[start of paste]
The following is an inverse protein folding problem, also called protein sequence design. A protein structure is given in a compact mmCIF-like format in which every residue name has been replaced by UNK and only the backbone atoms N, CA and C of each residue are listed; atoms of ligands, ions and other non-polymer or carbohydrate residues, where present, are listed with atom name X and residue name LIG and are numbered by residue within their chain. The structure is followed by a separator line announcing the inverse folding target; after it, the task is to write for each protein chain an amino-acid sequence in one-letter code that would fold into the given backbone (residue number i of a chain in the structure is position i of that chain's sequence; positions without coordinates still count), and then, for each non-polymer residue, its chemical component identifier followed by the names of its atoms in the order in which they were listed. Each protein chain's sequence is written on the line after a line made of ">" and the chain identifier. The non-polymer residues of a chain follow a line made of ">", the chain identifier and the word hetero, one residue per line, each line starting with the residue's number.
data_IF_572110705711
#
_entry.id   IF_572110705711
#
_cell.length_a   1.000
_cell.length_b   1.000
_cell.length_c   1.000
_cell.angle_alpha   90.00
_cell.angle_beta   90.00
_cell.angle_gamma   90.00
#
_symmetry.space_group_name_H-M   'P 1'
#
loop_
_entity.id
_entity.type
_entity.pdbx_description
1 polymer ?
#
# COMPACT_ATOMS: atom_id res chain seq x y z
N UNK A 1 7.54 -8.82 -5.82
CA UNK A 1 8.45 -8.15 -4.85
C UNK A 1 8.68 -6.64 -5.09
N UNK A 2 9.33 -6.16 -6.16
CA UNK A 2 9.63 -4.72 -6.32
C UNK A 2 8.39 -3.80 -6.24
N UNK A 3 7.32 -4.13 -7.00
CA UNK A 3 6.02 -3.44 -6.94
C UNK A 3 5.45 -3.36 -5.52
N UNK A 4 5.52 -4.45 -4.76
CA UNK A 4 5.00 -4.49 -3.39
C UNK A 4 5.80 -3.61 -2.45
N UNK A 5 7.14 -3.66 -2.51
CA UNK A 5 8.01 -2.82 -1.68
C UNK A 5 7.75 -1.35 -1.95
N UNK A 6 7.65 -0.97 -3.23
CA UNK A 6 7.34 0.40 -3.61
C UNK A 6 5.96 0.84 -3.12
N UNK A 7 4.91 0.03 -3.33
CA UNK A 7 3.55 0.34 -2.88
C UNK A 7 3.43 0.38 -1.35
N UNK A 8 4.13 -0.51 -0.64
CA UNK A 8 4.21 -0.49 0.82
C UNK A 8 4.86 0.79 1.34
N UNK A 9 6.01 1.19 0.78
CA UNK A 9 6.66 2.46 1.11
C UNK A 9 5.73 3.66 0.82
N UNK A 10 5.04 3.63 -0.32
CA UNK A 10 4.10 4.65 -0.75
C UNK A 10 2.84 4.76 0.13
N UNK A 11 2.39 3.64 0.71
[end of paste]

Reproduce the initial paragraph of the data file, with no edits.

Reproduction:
The following is an inverse protein folding problem, also called protein sequence design. A protein structure is given in a compact mmCIF-like format in which every residue name has been replaced by UNK and only the backbone atoms N, CA and C of each residue are listed; atoms of ligands, ions and other non-polymer or carbohydrate residues, where present, are listed with atom name X and residue name LIG and are numbered by residue within their chain. The structure is followed by a separator line announcing the inverse folding target; after it, the task is to write for each protein chain an amino-acid sequence in one-letter code that would fold into the given backbone (residue number i of a chain in the structure is position i of that chain's sequence; positions without coordinates still count), and then, for each non-polymer residue, its chemical component identifier followed by the names of its atoms in the order in which they were listed. Each protein chain's sequence is written on the line after a line made of ">" and the chain identifier. The non-polymer residues of a chain follow a line made of ">", the chain identifier and the word hetero, one residue per line, each line starting with the residue's number.